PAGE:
Aloe ‘Blue Elf’
Blue Elf’s long, grayish-blue leaves grow in a rosette shape that can grow up to two feet in diameter. The plump, spiky leaves can reach up to 18 inches in length. Although the plant typically blooms between early winter and early spring, it can bloom any time of year if the conditions are right. It produces vibrant orange flowers.
Blue Elf is an easy to care for succulent, provided it is never left in standing water. Well-draining soil and infrequent watering are a must. Aloe are a great plant for gardeners of any skill level as they can be very forgiving.
Echeveria ‘Blue Prince’
Blue Prince is an attractive Echeveria cultivar that boasts vibrant greenish-blue leaves. In full sun, the leaves may also take on a reddish hue. The rosettes can reach up to six inches in diameter. In late spring, Blue Prince produces tall stalks with orange or yellow flowers.
Blue Prince grows best with partial sun or bright indoor light. Like most soft succulents, this Echeveria is not frost tolerant and must be protected during freezing temperatures. Blue Prince is easy to propagate, even for the most inexperienced gardeners. It can be grown from seeds, offsets, or cuttings.
Agave tequilana ‘Blue Agave’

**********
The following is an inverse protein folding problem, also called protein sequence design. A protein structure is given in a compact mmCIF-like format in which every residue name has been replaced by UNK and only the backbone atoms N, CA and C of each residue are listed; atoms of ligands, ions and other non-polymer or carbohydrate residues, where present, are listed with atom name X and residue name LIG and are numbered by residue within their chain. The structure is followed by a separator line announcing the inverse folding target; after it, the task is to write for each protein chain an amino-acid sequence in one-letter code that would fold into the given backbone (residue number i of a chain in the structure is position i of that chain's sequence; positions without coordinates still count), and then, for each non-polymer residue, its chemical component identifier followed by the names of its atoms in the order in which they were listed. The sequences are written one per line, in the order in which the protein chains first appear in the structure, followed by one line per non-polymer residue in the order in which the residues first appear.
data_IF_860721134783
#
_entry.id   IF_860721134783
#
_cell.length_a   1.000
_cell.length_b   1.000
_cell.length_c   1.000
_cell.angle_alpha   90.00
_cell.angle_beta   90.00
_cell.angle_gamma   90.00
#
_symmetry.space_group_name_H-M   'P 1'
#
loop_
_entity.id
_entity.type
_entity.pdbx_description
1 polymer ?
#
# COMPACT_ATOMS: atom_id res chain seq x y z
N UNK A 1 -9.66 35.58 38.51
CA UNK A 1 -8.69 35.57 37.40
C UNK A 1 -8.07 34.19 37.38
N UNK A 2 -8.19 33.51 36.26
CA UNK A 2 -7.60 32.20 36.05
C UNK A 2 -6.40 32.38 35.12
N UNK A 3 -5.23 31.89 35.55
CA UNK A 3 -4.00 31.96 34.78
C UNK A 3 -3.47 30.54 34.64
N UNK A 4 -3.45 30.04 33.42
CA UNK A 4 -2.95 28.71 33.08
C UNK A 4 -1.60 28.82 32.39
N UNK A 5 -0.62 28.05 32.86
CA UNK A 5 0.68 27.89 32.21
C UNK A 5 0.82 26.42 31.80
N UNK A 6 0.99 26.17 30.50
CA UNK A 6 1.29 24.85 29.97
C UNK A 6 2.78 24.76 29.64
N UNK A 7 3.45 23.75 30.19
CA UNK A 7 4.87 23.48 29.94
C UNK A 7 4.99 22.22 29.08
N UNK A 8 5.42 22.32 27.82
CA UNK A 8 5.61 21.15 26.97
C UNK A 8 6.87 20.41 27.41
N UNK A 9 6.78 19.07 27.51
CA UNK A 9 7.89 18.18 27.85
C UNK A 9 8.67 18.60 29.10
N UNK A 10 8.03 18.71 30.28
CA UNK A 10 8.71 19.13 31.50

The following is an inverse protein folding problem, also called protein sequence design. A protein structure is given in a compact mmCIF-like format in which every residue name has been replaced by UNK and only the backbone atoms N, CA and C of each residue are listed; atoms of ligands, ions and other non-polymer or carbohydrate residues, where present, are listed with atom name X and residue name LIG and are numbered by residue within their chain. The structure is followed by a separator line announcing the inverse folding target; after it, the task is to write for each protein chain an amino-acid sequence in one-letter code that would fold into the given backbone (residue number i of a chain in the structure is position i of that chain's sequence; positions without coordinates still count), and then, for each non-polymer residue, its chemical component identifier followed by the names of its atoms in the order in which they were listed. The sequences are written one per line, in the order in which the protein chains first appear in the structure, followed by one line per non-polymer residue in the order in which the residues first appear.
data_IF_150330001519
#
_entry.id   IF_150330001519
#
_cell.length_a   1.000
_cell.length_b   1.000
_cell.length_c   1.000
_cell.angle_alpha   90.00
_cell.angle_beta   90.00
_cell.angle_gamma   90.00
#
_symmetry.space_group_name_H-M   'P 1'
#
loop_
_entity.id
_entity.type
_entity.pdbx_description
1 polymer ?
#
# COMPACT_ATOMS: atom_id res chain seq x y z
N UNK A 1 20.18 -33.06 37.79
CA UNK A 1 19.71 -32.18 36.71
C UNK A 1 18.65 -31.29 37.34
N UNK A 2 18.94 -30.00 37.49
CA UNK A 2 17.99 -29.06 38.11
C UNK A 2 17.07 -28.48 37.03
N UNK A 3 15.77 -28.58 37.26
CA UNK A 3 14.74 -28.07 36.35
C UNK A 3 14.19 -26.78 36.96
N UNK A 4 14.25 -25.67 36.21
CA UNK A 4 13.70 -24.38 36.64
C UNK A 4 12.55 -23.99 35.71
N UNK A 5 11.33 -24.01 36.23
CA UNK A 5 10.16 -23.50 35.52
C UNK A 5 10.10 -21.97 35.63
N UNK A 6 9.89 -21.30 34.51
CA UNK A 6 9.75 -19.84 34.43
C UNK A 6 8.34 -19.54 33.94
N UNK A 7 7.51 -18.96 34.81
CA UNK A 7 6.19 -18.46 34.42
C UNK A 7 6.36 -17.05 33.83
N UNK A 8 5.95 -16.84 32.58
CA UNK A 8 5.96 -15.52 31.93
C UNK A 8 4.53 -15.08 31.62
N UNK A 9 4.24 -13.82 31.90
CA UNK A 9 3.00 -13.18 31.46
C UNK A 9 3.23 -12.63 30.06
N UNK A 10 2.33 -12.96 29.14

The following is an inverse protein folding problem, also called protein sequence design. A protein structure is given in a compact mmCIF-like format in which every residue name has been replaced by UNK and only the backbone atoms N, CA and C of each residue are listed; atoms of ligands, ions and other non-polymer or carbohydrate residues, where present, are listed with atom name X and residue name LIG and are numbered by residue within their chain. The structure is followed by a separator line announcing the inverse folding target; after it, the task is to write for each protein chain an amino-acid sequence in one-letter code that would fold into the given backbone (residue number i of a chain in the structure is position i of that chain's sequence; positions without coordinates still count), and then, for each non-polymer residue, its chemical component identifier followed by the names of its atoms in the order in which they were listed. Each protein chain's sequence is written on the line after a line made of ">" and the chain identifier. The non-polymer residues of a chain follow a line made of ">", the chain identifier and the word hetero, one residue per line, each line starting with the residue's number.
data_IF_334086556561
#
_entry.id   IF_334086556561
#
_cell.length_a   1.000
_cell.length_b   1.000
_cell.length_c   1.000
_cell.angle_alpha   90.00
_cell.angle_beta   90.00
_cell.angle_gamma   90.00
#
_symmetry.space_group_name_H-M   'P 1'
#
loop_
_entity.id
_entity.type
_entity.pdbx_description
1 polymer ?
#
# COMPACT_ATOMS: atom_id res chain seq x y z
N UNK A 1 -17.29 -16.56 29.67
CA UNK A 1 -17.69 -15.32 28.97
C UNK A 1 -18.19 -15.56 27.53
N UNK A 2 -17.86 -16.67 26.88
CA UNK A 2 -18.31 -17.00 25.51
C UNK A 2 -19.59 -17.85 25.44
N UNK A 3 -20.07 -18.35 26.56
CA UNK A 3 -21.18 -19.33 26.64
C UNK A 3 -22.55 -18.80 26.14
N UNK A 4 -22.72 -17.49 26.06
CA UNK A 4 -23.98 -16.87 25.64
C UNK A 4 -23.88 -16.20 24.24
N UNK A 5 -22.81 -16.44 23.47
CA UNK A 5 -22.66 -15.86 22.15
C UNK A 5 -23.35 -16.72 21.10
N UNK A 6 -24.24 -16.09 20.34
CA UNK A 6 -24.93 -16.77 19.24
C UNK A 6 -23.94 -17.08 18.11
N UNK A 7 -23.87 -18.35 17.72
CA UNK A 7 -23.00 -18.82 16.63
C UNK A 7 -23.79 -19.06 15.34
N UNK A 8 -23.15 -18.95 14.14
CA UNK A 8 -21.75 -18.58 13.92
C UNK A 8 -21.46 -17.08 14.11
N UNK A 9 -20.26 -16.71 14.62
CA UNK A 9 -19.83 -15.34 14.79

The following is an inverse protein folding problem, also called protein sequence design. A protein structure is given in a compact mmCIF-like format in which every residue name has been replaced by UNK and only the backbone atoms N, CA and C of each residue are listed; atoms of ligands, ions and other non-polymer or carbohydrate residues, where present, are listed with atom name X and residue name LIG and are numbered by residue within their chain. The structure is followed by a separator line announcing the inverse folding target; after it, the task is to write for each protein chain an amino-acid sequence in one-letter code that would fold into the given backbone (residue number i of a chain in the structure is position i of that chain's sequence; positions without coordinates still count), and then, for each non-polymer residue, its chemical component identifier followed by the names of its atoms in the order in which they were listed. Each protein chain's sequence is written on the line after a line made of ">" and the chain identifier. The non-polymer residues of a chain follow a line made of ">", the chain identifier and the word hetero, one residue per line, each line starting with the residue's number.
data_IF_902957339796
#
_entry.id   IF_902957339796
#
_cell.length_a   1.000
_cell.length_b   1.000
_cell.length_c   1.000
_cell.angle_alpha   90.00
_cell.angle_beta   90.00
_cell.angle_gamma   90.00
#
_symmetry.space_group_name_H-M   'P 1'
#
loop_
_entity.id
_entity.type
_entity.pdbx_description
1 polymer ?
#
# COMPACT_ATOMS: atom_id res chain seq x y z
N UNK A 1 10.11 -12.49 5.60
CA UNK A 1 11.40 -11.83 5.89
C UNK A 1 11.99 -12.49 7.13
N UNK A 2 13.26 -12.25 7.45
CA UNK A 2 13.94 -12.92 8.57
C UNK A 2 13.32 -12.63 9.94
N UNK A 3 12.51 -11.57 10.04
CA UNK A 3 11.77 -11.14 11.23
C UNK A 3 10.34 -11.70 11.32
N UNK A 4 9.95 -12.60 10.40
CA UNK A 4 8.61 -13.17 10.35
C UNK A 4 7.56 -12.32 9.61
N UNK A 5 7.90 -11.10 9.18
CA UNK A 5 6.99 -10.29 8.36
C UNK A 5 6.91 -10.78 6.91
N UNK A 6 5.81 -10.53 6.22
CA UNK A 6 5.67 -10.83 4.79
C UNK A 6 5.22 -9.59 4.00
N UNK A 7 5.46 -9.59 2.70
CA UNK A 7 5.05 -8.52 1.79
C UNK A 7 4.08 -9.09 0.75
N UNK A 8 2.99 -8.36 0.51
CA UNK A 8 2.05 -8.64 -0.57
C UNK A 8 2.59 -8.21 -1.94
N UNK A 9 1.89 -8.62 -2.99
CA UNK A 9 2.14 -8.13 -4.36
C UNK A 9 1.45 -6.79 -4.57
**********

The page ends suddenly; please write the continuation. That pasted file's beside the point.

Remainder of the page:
Blue Agave is a large succulent, reaching up to five feet in height and eight feet in diameter. Its long, stiff leaves are gray-blue in color and sport brown spines along the leaf margins, as well as a brown terminal spine at the end of the leaf. Blue Agave are best known as the base ingredient of tequila.
Blue Agave are similar to other varieties of Agave in that they do best with a little neglect. Infrequent watering and minimal handling are ideal. The sap of the Blue Agave can be irritating, so use caution when moving or repotting.
Sedeveria ‘Blue Burrito’
This hybrid succulent is a cross between Sedum morganianum and Echeveria peacockii. It features plump blue-green leaves, sometimes with pink tips. The leaves are arranged in a rosette pattern and can grow up to six inches diameter. The stems are long and trailing, reaching up to 12 inches in length.